of noise.

Figure 6: Using simulation data with Additive Gaussian White Noise (AGWN), we show the improvement

in localization accuracy of the Structured MLP (SMLP) as compared to the non-structured

non structured MLP model.

We first examine the impact on performance under the AGWN model. Figure 6 shows the impact

of the AGWN model on both the proposed SMLP method and the non-structured non tructured MLP for

different amounts of noise and different amounts of training data,

data where the amount of training

data is the number of sampled locations.

locations. The noise is sampled from Gaussian distributions with

=0 and ={0.01,

={0.01, 0.02, 0.05}. These standard deviation settings translate to average amounts of

angular noise of 2.9 degrees, 5.7 degrees, and 14.4 degrees, respectively. We find that the model

is robust to small to medium amounts of Gaussian noise, both achieving accuracies well within

32

International Journal of Computer Networks & Communications (IJCNC) Vol.9,

Vol.9, No.3, May 2017

the 1 meter fidelity goal.. Further, we find that the SMLP significantly outperforms the non non-

structured MLP at all settings of noise and amounts of training data, with the gap between the

models increasing as decreases. Finally, we find that at even high levels of noise, given a

sufficient amount of training data (250 points), the SMLP model is able to meet the 1 meter

fidelity goal, and with smaller amounts of training data, performance suffers only marginally

(error rising from 0.99 median meters at 250 training points

p to 1.03 median meterss with only 100

training points).

). Importantly, this shows that even under a significant amount of noise, the SMLP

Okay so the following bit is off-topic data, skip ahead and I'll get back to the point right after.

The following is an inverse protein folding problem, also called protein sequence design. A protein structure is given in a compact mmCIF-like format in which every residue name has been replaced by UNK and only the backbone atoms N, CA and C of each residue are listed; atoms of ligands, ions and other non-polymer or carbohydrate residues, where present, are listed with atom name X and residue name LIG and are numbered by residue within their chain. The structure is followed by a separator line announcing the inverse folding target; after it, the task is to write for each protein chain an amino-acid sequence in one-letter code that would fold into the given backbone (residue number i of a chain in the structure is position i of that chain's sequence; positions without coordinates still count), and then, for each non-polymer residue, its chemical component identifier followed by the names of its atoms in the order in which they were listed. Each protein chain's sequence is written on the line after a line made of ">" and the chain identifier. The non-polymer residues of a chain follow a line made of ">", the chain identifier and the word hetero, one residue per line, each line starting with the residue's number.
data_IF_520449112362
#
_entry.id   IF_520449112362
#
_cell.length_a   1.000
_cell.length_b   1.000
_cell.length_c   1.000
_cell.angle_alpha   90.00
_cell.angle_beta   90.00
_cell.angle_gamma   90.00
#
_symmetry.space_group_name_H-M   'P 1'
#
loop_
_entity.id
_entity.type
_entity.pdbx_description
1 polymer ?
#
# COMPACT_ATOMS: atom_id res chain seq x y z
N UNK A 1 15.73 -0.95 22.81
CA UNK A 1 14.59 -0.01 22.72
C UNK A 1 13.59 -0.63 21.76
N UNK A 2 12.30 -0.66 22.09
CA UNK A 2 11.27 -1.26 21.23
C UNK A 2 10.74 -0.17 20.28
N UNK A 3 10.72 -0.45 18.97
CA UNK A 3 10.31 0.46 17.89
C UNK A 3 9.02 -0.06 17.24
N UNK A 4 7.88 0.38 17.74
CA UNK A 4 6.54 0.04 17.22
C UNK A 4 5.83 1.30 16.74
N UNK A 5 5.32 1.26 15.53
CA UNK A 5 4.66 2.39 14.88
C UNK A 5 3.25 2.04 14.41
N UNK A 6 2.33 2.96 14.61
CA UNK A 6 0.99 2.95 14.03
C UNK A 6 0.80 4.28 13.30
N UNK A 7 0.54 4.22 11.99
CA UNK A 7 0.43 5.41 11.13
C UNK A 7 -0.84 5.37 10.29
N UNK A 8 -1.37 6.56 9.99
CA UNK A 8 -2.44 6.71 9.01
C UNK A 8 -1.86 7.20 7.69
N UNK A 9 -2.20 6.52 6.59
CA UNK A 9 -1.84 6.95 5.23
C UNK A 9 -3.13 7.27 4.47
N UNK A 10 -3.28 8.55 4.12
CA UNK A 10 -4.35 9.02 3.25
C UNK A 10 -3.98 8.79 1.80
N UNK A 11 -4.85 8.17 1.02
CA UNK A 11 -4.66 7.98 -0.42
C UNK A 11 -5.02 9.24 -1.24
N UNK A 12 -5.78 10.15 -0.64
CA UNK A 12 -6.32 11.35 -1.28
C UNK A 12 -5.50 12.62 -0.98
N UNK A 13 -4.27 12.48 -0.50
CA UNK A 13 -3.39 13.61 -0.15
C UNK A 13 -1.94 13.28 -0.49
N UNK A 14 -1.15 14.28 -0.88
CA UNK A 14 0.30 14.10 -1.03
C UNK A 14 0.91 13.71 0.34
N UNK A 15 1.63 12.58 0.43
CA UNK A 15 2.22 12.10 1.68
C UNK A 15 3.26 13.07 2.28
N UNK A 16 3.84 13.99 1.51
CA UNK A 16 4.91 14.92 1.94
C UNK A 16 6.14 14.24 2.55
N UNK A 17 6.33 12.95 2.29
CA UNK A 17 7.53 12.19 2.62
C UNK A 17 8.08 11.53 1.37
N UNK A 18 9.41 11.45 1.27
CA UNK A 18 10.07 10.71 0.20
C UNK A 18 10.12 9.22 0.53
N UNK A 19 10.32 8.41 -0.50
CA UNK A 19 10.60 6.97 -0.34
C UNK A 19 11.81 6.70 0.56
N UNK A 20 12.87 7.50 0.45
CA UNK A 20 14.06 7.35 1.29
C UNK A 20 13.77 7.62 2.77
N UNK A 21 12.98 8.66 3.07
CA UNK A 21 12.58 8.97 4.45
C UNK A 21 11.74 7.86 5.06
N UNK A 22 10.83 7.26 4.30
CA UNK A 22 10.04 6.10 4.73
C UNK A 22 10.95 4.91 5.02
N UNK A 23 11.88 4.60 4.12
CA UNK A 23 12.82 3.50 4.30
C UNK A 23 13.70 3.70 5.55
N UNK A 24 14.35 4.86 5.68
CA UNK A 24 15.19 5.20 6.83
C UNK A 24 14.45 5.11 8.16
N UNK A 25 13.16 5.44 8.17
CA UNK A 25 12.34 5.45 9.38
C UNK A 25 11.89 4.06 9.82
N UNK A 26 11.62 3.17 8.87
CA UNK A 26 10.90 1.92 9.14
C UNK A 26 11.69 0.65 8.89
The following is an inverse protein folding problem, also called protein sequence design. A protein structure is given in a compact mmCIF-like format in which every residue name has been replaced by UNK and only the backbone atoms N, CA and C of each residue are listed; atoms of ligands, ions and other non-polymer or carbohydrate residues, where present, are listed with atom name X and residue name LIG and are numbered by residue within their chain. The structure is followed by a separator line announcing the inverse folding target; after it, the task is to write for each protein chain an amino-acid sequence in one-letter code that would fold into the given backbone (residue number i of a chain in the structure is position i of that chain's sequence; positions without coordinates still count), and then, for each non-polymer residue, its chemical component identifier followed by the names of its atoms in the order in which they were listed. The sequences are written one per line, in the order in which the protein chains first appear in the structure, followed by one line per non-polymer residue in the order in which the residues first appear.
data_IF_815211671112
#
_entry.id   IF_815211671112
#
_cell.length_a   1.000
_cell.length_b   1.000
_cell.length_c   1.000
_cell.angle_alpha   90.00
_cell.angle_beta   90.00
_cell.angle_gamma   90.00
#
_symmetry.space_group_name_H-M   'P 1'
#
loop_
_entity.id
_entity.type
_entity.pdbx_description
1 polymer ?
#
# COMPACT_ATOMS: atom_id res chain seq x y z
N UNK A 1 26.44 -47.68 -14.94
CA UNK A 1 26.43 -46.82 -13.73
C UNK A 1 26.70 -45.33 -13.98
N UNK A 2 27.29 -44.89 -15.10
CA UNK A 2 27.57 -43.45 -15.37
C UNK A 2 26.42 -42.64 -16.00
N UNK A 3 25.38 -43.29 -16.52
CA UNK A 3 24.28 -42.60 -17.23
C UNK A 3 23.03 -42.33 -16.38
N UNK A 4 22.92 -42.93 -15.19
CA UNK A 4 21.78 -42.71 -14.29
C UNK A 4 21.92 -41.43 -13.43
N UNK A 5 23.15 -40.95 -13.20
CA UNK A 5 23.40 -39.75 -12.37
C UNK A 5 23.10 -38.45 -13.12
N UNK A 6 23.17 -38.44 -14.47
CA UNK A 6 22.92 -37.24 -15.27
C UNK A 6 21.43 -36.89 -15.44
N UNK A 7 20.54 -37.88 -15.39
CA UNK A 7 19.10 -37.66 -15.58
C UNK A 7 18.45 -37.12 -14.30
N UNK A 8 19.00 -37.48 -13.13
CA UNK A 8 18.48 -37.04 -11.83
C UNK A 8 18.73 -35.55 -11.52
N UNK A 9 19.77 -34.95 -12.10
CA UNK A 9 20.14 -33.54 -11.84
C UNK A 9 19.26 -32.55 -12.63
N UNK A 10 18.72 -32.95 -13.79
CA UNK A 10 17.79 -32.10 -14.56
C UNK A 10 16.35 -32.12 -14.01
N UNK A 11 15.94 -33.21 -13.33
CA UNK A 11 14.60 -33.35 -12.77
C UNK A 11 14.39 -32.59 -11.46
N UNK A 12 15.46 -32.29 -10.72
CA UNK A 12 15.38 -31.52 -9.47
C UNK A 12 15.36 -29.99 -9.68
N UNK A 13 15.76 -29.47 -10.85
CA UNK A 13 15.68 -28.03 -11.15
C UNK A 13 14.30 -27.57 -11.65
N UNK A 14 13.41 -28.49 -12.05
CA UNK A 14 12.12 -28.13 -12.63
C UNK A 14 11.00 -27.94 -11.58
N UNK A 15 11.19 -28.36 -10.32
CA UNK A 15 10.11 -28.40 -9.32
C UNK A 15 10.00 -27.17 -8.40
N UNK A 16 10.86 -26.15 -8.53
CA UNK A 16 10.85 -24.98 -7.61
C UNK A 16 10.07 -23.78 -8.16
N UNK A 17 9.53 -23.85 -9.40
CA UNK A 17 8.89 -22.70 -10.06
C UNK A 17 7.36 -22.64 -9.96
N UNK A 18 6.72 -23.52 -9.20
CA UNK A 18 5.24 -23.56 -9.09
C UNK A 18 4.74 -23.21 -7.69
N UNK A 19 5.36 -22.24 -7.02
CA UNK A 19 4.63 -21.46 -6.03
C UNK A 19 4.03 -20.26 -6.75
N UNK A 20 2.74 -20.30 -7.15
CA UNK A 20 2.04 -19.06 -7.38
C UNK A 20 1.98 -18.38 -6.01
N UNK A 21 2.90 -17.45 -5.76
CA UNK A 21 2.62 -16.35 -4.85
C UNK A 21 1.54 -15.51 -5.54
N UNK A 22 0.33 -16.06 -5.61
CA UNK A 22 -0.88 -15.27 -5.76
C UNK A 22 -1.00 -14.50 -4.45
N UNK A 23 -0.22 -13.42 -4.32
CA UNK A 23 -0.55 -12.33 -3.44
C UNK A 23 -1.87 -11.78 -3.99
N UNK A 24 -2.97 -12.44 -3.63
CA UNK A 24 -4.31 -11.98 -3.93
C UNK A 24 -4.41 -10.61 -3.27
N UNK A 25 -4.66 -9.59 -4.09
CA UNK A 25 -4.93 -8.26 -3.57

model can still approximately meet the 1 meter fidelity goal with little data.

We next examine how the addition of noise impacts how much data is needed to train the model.

Figure 6 shows the impact of Gaussian noise as the number of training samples is varied for

different levels of noise. We find that at small to medium levels of noise, even with as few as 100

points,

ts, the 1 meter fidelity goal is easily reached (with a localization error of 0.58 median meters

and 0.75median meters for = 0.01 and 0.02, respectively).

oise model with k=1 and j=4 (red dotted line) reflects real

real-world data

captured from field experiments (points) over various angles (x-axis),, as shown by the fact that the noise

model mirrors the real-world points as the angle varies.

We now examine the impact of adding Angle Dependent Noise. For these experiments, we set the

parameters as k=1 and j=4=4 in the nonlinearity defined in Equation 1. These parameters are set

based on empirical observation of field experiments performed with a set of N200 User Software

Radio Peripheral (USRP) software defined radios, using the setup as described in Section 6 to

measure the amount of Angle Dependent Noise present in a true system deployment. This allows

us to properly set the parameters in the nonlinearity. Figure 7 shows the nonlinearity defined in

Equation 1 with these parameters superimposed on top of real data collected in the field, where

the x-axis